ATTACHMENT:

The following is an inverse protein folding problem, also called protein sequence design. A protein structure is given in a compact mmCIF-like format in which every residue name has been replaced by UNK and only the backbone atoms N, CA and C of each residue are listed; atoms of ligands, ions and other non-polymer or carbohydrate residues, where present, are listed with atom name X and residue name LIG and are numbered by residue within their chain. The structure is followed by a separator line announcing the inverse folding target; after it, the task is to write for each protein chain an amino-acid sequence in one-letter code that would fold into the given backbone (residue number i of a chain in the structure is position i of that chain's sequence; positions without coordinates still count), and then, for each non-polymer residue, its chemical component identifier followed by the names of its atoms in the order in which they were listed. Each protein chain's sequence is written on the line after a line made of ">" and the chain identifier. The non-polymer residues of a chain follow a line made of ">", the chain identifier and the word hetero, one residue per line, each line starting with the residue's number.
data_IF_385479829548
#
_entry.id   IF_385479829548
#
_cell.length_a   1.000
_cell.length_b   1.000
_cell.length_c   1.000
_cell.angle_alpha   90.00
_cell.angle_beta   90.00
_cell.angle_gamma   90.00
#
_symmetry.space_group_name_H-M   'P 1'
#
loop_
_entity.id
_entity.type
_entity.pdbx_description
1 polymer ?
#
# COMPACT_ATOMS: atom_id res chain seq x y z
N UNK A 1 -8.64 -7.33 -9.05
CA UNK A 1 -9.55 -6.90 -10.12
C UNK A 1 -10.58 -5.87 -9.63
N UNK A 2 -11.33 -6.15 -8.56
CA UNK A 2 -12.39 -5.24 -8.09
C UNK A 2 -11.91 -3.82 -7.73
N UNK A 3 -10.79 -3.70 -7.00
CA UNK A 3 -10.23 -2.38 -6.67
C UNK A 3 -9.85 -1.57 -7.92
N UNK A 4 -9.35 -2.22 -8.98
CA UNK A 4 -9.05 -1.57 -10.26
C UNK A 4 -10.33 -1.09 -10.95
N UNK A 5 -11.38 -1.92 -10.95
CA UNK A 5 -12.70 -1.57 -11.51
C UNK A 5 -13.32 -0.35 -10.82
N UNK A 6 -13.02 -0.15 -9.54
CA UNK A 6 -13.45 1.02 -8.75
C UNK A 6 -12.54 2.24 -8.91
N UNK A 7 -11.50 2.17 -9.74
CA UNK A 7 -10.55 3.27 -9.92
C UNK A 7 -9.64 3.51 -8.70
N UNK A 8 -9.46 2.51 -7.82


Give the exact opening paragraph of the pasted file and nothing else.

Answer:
The following is an inverse protein folding problem, also called protein sequence design. A protein structure is given in a compact mmCIF-like format in which every residue name has been replaced by UNK and only the backbone atoms N, CA and C of each residue are listed; atoms of ligands, ions and other non-polymer or carbohydrate residues, where present, are listed with atom name X and residue name LIG and are numbered by residue within their chain. The structure is followed by a separator line announcing the inverse folding target; after it, the task is to write for each protein chain an amino-acid sequence in one-letter code that would fold into the given backbone (residue number i of a chain in the structure is position i of that chain's sequence; positions without coordinates still count), and then, for each non-polymer residue, its chemical component identifier followed by the names of its atoms in the order in which they were listed. Each protein chain's sequence is written on the line after a line made of ">" and the chain identifier. The non-polymer residues of a chain follow a line made of ">", the chain identifier and the word hetero, one residue per line, each line starting with the residue's number.